When we think of the story of the birth of Jesus, who do we think of?  Who’s represented in your standard nativity scene?  Well, you have your shepherds and your wise men.  You probably have a camel, maybe a donkey, maybe a few sheep.  You have Mary and the baby Jesus.  And you have one other person.  Who is it?

            That’s right.  Joseph.  It would be unthinkable to have a nativity scene without Joseph.  He’s one of the most famous characters in the Bible, especially this time of year.

            And yet, when we read the stories of the birth of Jesus in the Bible, we learn almost nothing about Joseph.  There’s really only one passage of scripture that’s about Joseph, and it’s the passage we read today.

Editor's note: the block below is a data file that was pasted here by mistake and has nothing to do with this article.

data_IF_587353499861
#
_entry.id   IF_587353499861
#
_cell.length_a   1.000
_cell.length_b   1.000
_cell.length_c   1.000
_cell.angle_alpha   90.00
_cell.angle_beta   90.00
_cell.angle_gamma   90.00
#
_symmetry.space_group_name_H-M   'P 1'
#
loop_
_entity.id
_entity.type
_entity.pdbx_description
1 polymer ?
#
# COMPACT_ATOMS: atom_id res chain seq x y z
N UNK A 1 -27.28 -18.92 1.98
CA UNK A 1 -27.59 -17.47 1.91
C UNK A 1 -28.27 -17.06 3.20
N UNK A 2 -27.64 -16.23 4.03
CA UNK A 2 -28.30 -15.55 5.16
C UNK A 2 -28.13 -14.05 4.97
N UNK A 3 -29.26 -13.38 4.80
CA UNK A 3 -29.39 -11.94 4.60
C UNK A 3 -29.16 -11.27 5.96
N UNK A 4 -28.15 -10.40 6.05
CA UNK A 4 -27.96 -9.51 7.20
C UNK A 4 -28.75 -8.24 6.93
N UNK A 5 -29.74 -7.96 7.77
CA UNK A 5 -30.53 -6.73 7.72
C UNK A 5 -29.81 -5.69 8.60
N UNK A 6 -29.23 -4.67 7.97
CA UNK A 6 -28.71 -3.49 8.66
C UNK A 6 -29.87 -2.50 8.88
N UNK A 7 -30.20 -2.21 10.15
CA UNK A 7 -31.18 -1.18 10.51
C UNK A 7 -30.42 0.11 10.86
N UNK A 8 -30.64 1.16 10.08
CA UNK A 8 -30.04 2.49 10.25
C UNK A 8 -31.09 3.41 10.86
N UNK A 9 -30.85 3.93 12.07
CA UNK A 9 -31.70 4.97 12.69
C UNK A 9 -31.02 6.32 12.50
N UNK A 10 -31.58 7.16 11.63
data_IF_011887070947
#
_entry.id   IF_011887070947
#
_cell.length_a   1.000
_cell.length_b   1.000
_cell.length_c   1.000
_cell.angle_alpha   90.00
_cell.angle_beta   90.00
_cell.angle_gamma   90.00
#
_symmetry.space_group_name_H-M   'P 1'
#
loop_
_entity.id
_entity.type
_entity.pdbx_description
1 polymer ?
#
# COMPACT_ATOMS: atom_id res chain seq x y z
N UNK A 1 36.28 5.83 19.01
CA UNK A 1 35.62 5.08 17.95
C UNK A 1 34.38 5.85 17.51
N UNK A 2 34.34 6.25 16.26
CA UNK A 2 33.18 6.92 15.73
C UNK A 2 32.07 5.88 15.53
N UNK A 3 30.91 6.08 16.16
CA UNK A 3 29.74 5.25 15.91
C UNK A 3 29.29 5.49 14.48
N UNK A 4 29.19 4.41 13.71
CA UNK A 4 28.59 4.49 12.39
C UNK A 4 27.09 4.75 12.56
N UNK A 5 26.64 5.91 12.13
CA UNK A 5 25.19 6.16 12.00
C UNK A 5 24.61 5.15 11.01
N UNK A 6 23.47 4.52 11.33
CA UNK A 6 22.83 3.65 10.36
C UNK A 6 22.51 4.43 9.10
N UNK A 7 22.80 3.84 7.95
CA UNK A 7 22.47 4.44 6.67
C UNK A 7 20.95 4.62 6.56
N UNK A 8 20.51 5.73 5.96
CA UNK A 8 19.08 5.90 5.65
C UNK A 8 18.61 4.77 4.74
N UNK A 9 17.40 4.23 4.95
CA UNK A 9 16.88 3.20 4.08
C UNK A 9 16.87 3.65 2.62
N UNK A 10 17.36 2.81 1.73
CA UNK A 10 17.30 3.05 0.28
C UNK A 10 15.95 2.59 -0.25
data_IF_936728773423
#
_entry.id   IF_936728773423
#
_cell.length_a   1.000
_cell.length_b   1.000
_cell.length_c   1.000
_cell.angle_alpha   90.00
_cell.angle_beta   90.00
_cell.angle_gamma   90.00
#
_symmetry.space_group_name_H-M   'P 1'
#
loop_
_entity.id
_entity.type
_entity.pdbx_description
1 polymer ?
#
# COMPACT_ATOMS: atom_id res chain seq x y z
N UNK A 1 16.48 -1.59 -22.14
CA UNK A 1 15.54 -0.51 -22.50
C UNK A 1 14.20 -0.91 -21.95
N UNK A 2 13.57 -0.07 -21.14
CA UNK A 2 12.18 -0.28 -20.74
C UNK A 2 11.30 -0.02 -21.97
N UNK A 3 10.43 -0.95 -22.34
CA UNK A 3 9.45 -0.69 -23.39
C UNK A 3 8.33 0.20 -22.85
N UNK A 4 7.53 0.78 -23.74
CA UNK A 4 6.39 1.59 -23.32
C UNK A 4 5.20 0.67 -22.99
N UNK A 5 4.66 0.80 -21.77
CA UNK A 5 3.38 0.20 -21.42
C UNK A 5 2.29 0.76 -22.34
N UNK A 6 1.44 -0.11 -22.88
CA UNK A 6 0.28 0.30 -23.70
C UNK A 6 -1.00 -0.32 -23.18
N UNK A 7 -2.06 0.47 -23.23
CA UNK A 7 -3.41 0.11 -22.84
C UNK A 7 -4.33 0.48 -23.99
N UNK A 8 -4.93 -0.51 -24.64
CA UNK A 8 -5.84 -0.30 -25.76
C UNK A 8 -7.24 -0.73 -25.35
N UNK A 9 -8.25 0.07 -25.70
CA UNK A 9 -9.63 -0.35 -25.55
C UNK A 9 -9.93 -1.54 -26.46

And yet, it’s not really accurate to say that passage is about Joseph, is it?  What did we read today?  The first bit was about the angel talking to Joseph, but it’s pretty much a monologue by the angel.  We’re not told anything Joseph said.  We’re not told anything Joseph thought.  We’re not told anything Joseph felt.  All we’re told is that Joseph got up and did what the angel told him to do.

            The next bit is about King Herod and the wise men.  Joseph isn’t even in the scene.  Then we go to an angel talking to Joseph, and it’s another monologue.  Again, we’re not told anything Joseph might have said, or thought, or felt.  Again, all we’re told is that Joseph got up and did what the angel told him to do.

            Then we go back to Herod.  Then, we get the angel doing another monologue to Joseph.  Again, what Joseph said, or thought, or felt is not reported.  Again, all we’re told is that Joseph got up and did what the angel told him to do.